I’m so excited to participate in the new Fit Tip Tuesday link-up! Thanks Lisa for hosting!
My tip for the day is figuring out what clean eating means to you.
I recently read an article in Health magazine simply titled, “What is clean eating?” So many people have declared that they have the secret to clean eating. I’ve heard it all:
- Clean eating means eating only raw foods
- Clean eating means eating only organic products
- Clean eating means eliminating all sugar, dairy, simple carbohydrates, coffee and alcohol from your diet
Here’s the problem with these “rules”: they’re all so different, they all claim to be the change that will make you fit, and they all are nearly impossible to follow.
In the Health article, registered dietitian Cynthia Sass discusses how diet trends have changed over the past few decades. Remember the 80s (neither do I, 90s baby whaddup) when everyone thought the trick was to eat no fat? People literally made themselves sick inhaling bags of fat-free potato chips, holding on to a tiny shred of glee that they had finally “figured it out.” Can you imagine a life without avocados, cashews, or mozzarella? That doesn’t sound like a world I want to live in.
Needless to say, I’ve jumped on Cynthia’s bandwagon and think her tips are worth a read.
First up? Eat whole foods
When you’re scrambling for breakfast, instead of eating a banana nut muffin, eat a banana and some nuts.
There are always going to be times when all I want is a banana nut muffin, and I’ll be damned if I don’t get one in my belly ASAP. But for the most part, our bodies are happy when we feed it things that it can recognize. When you eat foods that only have one ingredient you can sleep easily knowing that you gave your body a food from the earth that hasn’t been stripped of its nutrients or modified to taste more addicting.
Secondly: Let the ingredients guide you
There are no ifs, ands, or buts about it. If you want to be healthy, you have to read the ingredients. If you’re following step one, there isn’t even an ingredient list to read. But if you are cracking open a bag of your favorite snack, flip it over and give the ingredients list a check. No one should say “crackers are bad”. It’s all about what your crackers are made of. For example, you can turn over a Wasa cracker label and see that is has less than 5 ingredients, all pronounceable. So how does it make sense to say “No crackers!” and make a blanket statement that is taking away a product that can be a beautiful vehicle for other healthy foods such as cheese, avocado, peanut butter, hummus, etc.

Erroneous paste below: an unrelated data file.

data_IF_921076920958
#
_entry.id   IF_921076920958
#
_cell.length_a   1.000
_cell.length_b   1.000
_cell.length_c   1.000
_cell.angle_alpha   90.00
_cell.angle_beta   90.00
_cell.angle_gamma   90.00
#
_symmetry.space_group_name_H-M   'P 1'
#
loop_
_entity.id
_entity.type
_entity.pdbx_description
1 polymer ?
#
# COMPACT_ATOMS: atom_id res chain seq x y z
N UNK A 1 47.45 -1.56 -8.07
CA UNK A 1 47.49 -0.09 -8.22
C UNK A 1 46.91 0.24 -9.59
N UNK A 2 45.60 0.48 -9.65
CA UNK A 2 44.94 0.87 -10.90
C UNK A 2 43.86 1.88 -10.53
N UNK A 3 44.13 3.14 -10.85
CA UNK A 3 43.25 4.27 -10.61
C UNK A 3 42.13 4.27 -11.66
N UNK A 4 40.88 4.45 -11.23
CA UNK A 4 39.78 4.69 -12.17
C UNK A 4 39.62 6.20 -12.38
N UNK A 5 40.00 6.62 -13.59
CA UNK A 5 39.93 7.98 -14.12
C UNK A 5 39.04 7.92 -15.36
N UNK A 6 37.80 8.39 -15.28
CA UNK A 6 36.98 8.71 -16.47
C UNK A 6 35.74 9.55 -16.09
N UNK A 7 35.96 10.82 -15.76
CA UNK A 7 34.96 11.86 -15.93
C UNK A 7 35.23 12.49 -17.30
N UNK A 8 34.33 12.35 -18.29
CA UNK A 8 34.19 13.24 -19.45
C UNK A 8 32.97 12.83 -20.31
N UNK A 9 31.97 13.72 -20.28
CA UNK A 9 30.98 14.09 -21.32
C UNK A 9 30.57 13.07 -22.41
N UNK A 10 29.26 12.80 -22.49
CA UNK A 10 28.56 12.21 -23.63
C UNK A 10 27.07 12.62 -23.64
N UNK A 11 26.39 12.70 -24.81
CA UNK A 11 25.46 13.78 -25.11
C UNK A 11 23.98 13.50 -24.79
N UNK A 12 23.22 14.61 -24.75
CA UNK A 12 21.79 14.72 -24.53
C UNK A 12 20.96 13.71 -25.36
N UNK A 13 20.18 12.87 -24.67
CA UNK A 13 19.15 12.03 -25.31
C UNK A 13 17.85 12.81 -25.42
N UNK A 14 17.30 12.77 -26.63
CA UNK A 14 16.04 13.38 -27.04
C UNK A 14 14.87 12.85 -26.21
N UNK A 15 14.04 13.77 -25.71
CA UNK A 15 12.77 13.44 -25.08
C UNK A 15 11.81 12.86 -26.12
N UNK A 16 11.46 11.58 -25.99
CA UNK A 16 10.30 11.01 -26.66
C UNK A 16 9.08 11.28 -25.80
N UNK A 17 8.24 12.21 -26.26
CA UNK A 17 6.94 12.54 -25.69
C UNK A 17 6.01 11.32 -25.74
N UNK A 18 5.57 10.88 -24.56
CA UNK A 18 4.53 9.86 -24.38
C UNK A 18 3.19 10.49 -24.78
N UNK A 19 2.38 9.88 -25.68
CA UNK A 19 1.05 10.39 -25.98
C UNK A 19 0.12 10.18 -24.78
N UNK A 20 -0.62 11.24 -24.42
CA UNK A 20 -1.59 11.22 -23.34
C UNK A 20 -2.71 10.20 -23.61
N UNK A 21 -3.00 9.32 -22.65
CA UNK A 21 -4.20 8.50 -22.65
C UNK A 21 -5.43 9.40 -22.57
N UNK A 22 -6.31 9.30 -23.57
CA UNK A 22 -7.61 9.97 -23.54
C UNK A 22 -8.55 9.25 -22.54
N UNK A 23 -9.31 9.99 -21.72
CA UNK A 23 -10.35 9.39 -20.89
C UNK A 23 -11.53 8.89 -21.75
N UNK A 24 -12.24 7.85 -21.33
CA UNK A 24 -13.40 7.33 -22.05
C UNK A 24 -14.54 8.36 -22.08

I’ve found that most blanket statements about food groups can be discredited with a simple look at an ingredient list. So many companies are creating products that are made with fewer ingredients because there is a market for it, so always keep an eye out for them.
Think Big Picture
Don’t just think about the way a food tastes. Think about what it’s really doing to your body. While there is a huge debate about GMOs, high fructose corn syrup and growth hormones, my simple thought is this: even if it’s not going to kill me, why would I want to put something like that into my body? If I can avoid it, shouldn’t I? Don’t get me wrong, I eat foods containing GMOs and HFCS without even knowing it (and sometimes knowing it). But when I’m grocery shopping, these are things I try to avoid.
There are always going to be things you can’t replace. When I want Cheetos, I want Cheetos. However, most of the time there are little homemade tricks to satisfy your cravings. For example, when I want spinach dip I make my own and replace half the sour cream with Greek yogurt. That way, I’m not only cutting back on fat but also upping the protein so I’m satisfied with a smaller amount. All it takes is a little imagination and time set aside to discover that you can make healthy, whole foods taste comparable to many of the processed foods that you crave from time to time.
Listen to your Body
This is a huge one. There is no rule book for what your body wants to eat. Gluten isn’t bad for everyone, and neither is dairy or nuts. While some people might have sensitivities or allergies to these products, that doesn’t mean that everyone else should rule them out. We’re all different.
With that being said, don’t wait for a diagnosis to change the way you eat. If you eat a whole wheat sandwich for lunch and suddenly feel bloated, you may have to watch how much gluten you consume. That doesn’t mean swear off all bread and pasta, but maybe have half a sandwich instead and see how you feel. When I was in high school I used to bake multiple times a week, often sampling tons of dough and not holding back once they were done. Now, if I try to eat that much sugar, I wake up the next morning with a pit in my stomach that’s hard to shake for the rest of the day. There’s no diagnosis necessary, I’ve just realized that I can’t eat sugar in the same amounts that I used to. I became friends with my body, listened to what it said, and made a small change.
In my opinion, the biggest tip is to listen to your body. If you pay attention to it, you’ll know exactly what to eat, when to eat it, when to stop, and when to splurge. Isn’t that what healthy living is all about?
- What does clean eating mean to you?
Taken from “What Is Clean Eating” by Cynthia Sass, MPH, RD